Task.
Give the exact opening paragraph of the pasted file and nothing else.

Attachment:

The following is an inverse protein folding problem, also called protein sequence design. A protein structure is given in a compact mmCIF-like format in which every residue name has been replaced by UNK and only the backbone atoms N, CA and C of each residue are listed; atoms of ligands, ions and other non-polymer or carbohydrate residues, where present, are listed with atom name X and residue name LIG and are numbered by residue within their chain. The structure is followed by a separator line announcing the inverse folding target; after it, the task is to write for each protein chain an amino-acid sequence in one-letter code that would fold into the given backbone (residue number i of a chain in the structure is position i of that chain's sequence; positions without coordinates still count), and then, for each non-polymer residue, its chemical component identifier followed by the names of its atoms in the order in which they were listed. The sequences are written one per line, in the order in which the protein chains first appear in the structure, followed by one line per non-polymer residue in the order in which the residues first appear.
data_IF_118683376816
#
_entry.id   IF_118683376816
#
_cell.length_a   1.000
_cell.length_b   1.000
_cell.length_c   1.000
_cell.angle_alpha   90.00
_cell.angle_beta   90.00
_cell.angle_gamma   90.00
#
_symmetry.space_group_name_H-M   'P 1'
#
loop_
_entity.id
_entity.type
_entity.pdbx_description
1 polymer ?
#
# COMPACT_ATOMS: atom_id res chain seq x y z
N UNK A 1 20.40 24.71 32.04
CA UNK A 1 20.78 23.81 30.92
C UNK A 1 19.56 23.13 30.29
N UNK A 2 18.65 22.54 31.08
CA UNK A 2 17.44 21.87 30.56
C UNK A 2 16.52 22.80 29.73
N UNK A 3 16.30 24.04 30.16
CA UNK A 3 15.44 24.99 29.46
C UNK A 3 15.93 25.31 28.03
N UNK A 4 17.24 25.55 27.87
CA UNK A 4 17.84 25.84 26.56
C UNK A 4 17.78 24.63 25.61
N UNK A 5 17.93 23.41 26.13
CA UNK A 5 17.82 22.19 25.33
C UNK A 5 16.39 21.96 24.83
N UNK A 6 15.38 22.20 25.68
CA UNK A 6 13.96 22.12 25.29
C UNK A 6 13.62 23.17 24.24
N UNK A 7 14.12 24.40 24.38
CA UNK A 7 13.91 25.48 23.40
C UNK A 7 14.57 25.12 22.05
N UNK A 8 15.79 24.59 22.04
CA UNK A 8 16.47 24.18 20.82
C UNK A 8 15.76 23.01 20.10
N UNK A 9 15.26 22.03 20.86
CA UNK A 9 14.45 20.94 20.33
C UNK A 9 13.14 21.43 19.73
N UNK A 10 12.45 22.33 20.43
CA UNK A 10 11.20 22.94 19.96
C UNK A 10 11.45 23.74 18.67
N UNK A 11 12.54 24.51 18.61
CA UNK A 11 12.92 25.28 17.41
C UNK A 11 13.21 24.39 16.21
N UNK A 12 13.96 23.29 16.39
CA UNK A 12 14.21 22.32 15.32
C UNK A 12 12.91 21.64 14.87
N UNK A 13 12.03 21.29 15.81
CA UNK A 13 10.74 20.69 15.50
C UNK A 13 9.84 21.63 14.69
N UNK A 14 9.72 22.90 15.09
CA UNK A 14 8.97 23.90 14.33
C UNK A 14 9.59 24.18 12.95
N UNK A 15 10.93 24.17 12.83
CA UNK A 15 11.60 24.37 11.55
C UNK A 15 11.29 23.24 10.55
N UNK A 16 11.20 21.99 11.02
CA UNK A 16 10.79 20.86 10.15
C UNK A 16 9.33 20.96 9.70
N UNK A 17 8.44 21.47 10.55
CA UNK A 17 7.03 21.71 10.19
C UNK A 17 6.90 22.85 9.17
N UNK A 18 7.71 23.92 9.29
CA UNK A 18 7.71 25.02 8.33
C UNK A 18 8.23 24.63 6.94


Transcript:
The following is an inverse protein folding problem, also called protein sequence design. A protein structure is given in a compact mmCIF-like format in which every residue name has been replaced by UNK and only the backbone atoms N, CA and C of each residue are listed; atoms of ligands, ions and other non-polymer or carbohydrate residues, where present, are listed with atom name X and residue name LIG and are numbered by residue within their chain. The structure is followed by a separator line announcing the inverse folding target; after it, the task is to write for each protein chain an amino-acid sequence in one-letter code that would fold into the given backbone (residue number i of a chain in the structure is position i of that chain's sequence; positions without coordinates still count), and then, for each non-polymer residue, its chemical component identifier followed by the names of its atoms in the order in which they were listed. The sequences are written one per line, in the order in which the protein chains first appear in the structure, followed by one line per non-polymer residue in the order in which the residues first appear.